By: Kent Engelke | Capitol Securities
I do not think it is a stretch to write that the markets have officially entered into a new era. QE is now replaced with QT. QE lasted about six years and QT is expected to last for five years. How will all markets respond?
Perhaps the only accurate statement to write is that we don’t know. The pontifications will be great, but only history will dictate the outcome. The Fed’s balance sheet is at a record size and such a feat has never been attempted. Mistakes or missteps will happen. It is not a question as to if, but rather as to when.
As noted many times, the vast majority of bulge bracket firms have made bearish pronouncements before Wednesday’s anticipated announcement with Vanguard yesterday reiterating their heightened concern.
A primary component of all valuation models is corporate cash flow discounted by some interest rates. The higher the interest rate, the lower the valuation if everything else remains the same.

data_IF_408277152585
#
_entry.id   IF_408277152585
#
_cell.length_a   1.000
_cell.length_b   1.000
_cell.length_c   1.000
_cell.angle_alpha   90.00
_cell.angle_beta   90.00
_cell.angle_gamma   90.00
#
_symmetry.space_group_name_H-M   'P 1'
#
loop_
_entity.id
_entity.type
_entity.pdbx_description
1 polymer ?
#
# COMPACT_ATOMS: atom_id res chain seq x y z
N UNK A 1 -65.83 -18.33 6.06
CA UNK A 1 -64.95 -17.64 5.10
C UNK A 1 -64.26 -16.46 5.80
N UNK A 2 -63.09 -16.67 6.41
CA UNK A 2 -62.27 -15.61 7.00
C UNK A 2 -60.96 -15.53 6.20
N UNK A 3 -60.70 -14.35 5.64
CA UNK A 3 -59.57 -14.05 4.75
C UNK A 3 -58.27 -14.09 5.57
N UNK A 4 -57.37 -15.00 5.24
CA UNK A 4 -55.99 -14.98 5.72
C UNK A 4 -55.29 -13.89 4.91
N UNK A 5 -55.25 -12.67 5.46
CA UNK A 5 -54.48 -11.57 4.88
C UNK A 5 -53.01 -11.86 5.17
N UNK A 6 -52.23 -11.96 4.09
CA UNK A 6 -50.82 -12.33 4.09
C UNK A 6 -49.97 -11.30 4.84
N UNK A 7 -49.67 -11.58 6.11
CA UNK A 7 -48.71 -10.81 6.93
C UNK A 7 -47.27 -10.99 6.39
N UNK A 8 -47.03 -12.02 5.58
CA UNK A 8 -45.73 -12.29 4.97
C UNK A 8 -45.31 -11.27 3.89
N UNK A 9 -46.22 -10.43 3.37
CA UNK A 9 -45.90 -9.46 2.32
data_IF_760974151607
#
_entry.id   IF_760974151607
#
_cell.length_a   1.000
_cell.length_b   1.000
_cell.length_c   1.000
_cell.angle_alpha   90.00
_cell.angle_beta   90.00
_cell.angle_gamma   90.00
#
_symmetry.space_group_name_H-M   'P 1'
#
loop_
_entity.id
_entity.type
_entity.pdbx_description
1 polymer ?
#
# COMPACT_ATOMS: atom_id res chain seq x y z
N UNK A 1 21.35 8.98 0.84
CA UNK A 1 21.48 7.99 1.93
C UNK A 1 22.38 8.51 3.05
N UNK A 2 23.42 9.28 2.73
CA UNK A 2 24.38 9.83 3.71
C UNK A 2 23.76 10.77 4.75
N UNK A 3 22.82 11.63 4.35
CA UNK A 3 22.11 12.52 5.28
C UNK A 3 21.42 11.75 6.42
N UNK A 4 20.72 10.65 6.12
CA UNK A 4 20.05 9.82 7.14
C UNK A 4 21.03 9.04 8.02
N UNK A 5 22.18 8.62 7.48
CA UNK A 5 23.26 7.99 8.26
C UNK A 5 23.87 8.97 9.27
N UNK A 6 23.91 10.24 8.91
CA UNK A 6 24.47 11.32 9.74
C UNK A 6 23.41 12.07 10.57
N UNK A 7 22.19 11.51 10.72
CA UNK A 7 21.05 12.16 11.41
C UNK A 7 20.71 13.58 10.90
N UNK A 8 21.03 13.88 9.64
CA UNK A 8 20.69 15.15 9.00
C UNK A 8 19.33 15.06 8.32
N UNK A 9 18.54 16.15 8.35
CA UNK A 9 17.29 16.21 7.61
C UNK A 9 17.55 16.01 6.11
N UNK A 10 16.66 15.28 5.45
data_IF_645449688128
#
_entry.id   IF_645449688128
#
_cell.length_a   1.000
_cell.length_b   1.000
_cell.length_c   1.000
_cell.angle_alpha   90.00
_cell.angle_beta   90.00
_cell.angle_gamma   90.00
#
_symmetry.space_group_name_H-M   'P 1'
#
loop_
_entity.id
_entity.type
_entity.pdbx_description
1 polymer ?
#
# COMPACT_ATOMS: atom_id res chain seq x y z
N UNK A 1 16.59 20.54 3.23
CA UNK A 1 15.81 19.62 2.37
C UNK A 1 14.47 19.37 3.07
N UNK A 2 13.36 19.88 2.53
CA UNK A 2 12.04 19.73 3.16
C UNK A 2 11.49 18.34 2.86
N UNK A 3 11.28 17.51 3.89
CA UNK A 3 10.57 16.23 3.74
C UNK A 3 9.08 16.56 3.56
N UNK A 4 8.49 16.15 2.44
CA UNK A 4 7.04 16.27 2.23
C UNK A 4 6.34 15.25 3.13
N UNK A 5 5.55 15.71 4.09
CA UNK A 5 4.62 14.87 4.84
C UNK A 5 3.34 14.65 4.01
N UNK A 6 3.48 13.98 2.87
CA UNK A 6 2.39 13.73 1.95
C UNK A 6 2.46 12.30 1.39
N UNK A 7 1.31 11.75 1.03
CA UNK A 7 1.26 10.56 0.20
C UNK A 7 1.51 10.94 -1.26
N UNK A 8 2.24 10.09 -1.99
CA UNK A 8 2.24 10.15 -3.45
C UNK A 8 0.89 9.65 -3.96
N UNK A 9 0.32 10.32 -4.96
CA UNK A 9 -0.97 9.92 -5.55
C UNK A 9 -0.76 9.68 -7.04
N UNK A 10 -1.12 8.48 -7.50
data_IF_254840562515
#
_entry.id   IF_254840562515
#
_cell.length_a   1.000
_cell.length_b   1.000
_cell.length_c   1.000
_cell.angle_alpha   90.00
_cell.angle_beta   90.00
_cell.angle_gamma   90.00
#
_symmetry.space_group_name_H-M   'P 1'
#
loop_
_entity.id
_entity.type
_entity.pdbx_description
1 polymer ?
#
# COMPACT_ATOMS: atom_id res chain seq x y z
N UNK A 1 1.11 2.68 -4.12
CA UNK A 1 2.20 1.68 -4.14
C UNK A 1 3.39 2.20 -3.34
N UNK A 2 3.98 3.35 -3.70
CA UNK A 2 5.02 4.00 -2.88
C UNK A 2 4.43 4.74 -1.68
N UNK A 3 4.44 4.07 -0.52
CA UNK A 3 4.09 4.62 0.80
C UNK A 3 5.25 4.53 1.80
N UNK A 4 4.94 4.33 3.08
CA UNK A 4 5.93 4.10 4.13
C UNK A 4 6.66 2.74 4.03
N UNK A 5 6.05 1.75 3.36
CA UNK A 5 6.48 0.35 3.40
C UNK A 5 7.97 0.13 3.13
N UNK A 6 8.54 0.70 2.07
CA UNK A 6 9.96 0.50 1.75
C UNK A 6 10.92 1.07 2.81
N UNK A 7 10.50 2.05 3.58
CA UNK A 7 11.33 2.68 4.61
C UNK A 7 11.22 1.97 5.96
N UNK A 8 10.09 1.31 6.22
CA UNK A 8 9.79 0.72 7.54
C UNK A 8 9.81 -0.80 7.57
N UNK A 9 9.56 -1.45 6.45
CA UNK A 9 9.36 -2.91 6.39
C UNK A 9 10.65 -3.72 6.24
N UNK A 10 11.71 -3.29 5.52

It is now widely known there is a great disparity between value and growth. For this discussion, I will define value as energy and the financials and growth as the technologies. Some benchmarks suggest the disparity between the two is as much as 40%, the greatest difference in almost a generation.
Hypothetically speaking, value should outperform in a moderate rising rate environment. Will there be a prolonged period of value out-performance comparable to the prolonged period of growth out-performance, ending only when all declared growth investing is dead just as many have today declared value as dead?
Yesterday, value outperformed closing nominally higher. Growth was down about 0.50%. Is this a harbinger of things to come?
Last night the foreign markets were mixed. London was up 0.17%, Paris was up 0.39% and Frankfurt was up 0.24%. China was down 0.16%, Japan was down 0.25% and Hang Sang was down 0.82%.
The Dow should open nervously lower. The 10-year is up 5/32 to yield 2.25%.